Bundling Catalog Resources
It is possible to upload catalog items and associated resources as a single bundle to Brooklyn. This is useful when you have a blueprint that needs to reference external scripts, icons, config files or other resources, or when you have multiple blueprints that you want to keep in sync. Brooklyn will persist any uploaded bundles so that they are available after a restart or on HA failover.
The bundle must be a ZIP file including a
catalog.bom in the root.
br CLI will create a ZIP from a local folder, for convenience.)
catalog.bom must declare a
bundle identifier and a
following Brooklyn's versioning rules.
Brooklyn will keep track of that bundle, allowing items to be added and removed as a group,
and associated resources to be versioned and included alongside them.
With SNAPSHOT-version bundles, it allows replacement of multiple related items at the same time,
and in advanced cases it allows setting up dependent bundles
brooklyn.libraries or, for people familiar with OSGi, the
Required-bundle manifest header)
which will be searched if a blueprint in one bundle references resources from another bundle.
Resources in the bundle can be referenced from the
catalog.bom by using
classpath: URL protocol, as in
This can also be used to load resources in explicitly declared dependent bundles.
In this example, we will create a simple
my-server catalog item, bundled with a simple script. The script will be run when launching the server.
First, create a folder called bundleFolder, then add a file called myfile.sh to it. The contents of myfile.sh should be as follows:
echo Hello, World!
Now create a file in bundleFolder called
catalog.bom with the following contents:
brooklyn.catalog: bundle: MyServerBundle version: 1.0.0 items: - id: my-server item: type: org.apache.brooklyn.entity.software.base.VanillaSoftwareProcess brooklyn.config: files.runtime: classpath://myfile.sh: files/myfile.sh launch.command: | chmod +x ./files/myfile.sh ./files/myfile.sh checkRunning.command: echo "Running"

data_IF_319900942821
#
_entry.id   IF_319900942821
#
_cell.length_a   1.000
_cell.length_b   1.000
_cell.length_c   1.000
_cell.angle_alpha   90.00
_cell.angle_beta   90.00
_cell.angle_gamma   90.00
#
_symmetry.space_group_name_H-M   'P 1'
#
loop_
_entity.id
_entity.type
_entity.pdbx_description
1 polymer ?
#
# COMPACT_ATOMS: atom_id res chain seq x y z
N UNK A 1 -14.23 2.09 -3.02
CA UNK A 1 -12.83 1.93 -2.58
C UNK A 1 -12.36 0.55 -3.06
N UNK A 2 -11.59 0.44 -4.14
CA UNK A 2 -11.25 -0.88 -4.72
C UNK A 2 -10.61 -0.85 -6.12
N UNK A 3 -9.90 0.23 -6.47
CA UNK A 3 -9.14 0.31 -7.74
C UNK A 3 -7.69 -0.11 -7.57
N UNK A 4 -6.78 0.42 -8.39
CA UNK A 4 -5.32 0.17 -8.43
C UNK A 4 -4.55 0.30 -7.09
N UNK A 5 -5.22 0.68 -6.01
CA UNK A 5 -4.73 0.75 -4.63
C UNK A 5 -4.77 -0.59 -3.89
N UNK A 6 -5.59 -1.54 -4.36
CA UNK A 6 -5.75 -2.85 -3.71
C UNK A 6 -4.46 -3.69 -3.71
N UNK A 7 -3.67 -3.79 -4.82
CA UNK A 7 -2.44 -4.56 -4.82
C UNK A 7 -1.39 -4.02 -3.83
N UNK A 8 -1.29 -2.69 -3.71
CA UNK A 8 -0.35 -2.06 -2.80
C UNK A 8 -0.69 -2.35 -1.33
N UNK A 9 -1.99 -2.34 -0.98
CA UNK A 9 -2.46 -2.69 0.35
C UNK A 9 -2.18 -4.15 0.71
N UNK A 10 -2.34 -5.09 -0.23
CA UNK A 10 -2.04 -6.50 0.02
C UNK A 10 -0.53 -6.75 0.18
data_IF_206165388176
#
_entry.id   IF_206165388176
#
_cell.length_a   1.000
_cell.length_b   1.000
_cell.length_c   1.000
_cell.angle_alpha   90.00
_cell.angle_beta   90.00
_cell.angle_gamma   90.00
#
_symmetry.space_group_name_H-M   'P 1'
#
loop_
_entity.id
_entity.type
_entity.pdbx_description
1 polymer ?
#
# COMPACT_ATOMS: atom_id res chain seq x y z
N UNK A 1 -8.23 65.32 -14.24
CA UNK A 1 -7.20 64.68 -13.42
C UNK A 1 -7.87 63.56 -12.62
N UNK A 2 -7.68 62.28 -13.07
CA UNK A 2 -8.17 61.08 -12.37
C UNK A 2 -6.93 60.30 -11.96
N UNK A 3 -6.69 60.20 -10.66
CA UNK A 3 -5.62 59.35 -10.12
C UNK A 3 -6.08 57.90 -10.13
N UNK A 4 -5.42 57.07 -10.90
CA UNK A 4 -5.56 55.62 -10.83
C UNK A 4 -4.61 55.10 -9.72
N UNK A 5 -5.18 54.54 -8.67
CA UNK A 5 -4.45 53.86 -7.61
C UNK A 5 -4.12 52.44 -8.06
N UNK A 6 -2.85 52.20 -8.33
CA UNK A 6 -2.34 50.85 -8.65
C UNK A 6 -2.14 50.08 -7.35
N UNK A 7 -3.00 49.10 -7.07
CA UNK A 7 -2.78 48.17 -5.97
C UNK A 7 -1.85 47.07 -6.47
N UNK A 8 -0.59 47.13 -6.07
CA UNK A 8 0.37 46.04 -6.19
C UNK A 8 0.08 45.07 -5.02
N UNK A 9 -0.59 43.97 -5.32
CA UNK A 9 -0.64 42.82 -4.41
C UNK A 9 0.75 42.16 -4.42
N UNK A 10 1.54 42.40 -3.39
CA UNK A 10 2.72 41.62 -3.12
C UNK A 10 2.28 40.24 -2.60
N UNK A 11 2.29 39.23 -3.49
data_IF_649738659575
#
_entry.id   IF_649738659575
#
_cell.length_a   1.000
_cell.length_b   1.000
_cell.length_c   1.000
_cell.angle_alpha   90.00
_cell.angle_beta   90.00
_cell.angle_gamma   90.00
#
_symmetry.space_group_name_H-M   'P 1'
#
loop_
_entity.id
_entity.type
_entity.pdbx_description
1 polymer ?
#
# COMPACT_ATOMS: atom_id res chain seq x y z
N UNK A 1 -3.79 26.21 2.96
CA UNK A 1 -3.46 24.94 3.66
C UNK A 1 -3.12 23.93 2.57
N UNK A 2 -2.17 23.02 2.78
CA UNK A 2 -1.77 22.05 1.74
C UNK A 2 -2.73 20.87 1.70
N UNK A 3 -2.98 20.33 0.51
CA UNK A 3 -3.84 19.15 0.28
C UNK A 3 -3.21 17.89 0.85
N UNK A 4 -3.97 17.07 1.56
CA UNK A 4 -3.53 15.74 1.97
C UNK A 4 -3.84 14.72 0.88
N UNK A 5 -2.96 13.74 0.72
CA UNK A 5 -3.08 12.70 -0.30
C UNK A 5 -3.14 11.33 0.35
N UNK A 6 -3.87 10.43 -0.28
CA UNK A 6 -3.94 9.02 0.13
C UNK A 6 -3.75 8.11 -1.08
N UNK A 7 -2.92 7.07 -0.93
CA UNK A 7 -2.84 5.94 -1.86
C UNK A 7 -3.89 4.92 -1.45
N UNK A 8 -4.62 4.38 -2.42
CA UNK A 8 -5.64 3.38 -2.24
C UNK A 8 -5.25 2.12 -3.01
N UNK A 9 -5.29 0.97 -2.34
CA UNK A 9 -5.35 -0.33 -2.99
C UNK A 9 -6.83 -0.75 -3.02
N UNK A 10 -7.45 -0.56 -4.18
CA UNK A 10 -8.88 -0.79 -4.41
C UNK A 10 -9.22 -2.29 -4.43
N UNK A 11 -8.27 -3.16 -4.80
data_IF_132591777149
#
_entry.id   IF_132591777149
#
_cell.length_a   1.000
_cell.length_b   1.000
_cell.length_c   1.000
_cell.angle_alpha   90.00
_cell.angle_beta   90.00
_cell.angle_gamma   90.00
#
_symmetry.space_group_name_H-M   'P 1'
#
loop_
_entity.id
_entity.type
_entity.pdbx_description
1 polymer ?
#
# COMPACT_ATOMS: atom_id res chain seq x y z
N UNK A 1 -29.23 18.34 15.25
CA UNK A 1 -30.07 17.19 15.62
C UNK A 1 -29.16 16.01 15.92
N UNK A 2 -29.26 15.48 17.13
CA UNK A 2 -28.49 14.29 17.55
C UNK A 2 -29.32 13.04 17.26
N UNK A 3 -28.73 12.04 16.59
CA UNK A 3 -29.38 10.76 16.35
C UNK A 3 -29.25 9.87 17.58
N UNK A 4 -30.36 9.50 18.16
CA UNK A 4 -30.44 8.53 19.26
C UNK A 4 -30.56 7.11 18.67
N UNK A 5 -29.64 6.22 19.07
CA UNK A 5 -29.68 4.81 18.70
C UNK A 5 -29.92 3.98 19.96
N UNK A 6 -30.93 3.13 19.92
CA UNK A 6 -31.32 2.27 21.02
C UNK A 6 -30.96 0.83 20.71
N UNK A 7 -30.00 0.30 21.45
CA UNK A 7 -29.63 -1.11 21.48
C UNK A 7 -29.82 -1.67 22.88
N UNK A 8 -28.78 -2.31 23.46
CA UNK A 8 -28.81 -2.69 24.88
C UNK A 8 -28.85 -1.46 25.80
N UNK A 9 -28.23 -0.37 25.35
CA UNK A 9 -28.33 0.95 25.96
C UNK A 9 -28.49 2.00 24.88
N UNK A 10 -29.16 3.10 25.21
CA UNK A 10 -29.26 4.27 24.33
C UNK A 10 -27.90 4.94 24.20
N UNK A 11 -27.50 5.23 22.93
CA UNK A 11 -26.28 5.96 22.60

bundle: MyServerBundle line specifies the OSGI bundle name for this bundle. Any resources included
in this bundle will be accessible on the classpath, but will be scoped to this bundle. This prevents an
issue where multiple bundles include the same resource.
To create the bundle, simply use the br command as follows. This will create a zip and send it to Brooklyn. Please note you can also specify a zip file (either on the file system or hosted remotely):
br catalog add bundleFolder
This will have added our bundle to the catalog. We can now deploy an instance of our server as follows. Please note that in this example we deploy to localhost. If you have not setup your machine to use localhost please see the instructions here or use a non localhost location.
location: localhost services: - type: my-server
We can now see the result of running that script. In the UI find the activities for this application. The start activity has a sub task called launch (you will have to click through multiple activities called start/launch. Looking at the stdout of the launch task you should see:
Alternatively you can view the script directly if you run the following against localhost. Please note that brooklyn-username and the id of your app will be different.
It should look like this:
echo Hello, World!
myfile.sh to contain a different message, change the version number in
1.1.0, and use the br command to send the bundle to the server.
If you now deploy a new instance of the server using the same YAML as above, you should be able to confirm that the new script has been run (either by looking at the stdout of the launch task, or looking at the script itself)
At this point, it is also possible to deploy the original
Hello, World! version by explicitly stating
the version number in the YAML:
location: localhost services: - type: my-server:1.0.0
To demonstrate the scoping, you can create another bundle with the following
catalog.bom. Note the
bundle name and entity id have been changed, but it still references a script with the same name.
brooklyn.catalog: bundle: DifferentServerBundle version: 1.0.0 item: id: different-server type: org.apache.brooklyn.entity.software.base.VanillaSoftwareProcess brooklyn.config: files.runtime: classpath://myfile.sh: files/myfile.sh launch.command: | chmod +x ./files/myfile.sh ./files/myfile.sh checkRunning.command: echo "Running"
Now create a new
myfile.sh script with a different message, and use the br command to send the bundle to Brooklyn.
Now deploy a blueprint which deploys all three servers. Each of the three deployments will utilise the script that was included with their bundle.
location: localhost services: - type: my-server:1.0.0 - type: my-server:1.1.0 - type: different-server
Note: All three entities copy a file from
classpath://myfile.sh, but as they are in different bundles, the scripts copied to the server will be different.